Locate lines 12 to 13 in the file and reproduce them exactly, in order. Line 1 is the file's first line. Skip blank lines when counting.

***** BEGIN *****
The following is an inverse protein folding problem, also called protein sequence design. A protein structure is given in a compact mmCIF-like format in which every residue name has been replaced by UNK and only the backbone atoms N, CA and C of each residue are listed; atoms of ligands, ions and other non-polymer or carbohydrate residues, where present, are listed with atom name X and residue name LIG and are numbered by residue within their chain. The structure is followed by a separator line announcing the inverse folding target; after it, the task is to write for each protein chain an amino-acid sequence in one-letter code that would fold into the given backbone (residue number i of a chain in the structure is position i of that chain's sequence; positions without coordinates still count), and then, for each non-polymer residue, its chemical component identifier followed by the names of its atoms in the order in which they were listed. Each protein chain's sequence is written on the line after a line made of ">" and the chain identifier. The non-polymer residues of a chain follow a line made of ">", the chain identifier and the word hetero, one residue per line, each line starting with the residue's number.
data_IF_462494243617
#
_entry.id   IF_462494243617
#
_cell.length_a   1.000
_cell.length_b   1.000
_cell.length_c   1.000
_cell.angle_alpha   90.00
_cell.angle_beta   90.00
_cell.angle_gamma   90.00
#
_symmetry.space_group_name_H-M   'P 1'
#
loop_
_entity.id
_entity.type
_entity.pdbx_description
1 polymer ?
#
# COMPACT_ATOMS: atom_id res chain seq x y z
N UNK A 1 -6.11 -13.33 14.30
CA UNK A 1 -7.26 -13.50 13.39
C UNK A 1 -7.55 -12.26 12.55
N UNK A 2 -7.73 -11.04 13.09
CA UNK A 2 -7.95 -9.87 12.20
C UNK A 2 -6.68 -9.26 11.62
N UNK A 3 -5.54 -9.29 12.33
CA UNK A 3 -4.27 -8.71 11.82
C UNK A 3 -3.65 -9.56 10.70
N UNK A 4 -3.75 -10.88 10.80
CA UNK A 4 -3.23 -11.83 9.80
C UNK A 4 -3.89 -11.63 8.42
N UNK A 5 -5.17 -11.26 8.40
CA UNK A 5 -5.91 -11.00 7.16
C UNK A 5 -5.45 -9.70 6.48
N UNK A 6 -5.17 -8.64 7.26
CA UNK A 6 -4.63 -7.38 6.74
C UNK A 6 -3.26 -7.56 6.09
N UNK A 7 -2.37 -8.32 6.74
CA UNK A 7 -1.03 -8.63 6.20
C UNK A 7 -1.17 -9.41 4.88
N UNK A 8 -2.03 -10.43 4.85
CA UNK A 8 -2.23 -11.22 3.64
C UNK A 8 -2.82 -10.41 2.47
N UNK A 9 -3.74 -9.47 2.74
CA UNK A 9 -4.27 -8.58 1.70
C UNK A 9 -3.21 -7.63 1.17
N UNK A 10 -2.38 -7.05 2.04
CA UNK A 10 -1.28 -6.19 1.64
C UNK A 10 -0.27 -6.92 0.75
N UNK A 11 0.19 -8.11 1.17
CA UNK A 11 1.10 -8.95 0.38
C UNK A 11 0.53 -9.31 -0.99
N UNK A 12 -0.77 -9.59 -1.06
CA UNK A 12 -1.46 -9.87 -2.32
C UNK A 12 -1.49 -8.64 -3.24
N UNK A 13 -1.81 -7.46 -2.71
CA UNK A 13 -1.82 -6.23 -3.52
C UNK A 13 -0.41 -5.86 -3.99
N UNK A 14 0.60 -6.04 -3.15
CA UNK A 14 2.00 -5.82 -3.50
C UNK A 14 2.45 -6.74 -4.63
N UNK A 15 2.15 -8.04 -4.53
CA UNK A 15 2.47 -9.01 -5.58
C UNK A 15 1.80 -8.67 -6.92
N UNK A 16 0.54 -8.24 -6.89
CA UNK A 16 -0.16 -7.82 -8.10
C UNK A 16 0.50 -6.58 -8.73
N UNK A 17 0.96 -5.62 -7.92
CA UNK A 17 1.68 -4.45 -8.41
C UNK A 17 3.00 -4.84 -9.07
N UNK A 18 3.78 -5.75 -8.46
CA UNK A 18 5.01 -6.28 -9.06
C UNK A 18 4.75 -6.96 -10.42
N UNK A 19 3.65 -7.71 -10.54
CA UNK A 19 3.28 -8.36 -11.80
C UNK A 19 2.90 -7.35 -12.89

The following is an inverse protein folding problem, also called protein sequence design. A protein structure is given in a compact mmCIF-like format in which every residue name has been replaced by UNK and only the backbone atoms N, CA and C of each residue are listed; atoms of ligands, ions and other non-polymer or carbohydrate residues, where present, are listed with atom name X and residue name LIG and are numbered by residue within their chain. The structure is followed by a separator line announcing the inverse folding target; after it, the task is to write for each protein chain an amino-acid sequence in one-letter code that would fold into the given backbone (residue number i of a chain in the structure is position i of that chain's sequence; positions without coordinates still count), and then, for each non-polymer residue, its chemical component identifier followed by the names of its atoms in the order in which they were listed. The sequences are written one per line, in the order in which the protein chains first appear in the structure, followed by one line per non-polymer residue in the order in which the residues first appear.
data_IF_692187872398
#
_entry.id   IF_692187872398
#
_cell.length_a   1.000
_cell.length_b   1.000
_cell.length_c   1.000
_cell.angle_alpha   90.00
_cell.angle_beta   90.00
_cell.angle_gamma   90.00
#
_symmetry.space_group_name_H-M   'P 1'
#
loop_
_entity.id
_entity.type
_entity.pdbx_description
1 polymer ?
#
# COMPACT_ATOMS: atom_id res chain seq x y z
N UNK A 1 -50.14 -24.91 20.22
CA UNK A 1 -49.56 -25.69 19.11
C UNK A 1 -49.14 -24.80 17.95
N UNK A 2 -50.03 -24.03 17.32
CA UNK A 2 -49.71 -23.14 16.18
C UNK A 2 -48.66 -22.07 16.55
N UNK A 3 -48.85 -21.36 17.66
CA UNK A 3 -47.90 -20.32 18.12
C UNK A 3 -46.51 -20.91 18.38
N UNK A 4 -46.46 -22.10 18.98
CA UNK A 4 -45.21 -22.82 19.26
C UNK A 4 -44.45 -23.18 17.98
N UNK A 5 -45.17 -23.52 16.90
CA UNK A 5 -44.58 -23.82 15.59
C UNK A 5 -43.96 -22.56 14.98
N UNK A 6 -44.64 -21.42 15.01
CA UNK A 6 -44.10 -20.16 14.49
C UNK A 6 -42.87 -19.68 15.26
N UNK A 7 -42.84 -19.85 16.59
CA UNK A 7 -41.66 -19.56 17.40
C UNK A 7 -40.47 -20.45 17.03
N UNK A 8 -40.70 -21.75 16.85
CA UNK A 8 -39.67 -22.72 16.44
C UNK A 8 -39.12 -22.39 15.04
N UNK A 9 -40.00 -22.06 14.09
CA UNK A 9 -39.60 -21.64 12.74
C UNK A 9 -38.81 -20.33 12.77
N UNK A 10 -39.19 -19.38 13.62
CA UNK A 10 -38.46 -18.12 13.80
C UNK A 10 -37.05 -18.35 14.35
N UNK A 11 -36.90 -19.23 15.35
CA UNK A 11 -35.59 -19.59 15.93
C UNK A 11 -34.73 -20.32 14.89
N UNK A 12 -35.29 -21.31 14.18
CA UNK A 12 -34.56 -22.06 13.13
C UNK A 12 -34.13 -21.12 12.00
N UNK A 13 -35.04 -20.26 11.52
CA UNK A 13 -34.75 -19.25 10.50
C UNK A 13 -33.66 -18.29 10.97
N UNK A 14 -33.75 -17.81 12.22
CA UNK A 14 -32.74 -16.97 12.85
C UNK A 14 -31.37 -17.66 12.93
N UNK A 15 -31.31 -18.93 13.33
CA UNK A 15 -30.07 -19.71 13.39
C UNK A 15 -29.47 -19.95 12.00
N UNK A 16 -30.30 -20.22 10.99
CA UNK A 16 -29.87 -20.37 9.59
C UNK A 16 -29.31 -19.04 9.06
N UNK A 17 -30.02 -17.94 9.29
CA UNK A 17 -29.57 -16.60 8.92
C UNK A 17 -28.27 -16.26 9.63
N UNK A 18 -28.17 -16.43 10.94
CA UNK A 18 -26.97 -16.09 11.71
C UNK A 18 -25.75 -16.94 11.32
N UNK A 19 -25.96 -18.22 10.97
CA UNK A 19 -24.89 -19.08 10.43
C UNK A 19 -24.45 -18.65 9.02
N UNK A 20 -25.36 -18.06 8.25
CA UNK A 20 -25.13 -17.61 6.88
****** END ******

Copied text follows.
#
_symmetry.space_group_name_H-M   'P 1'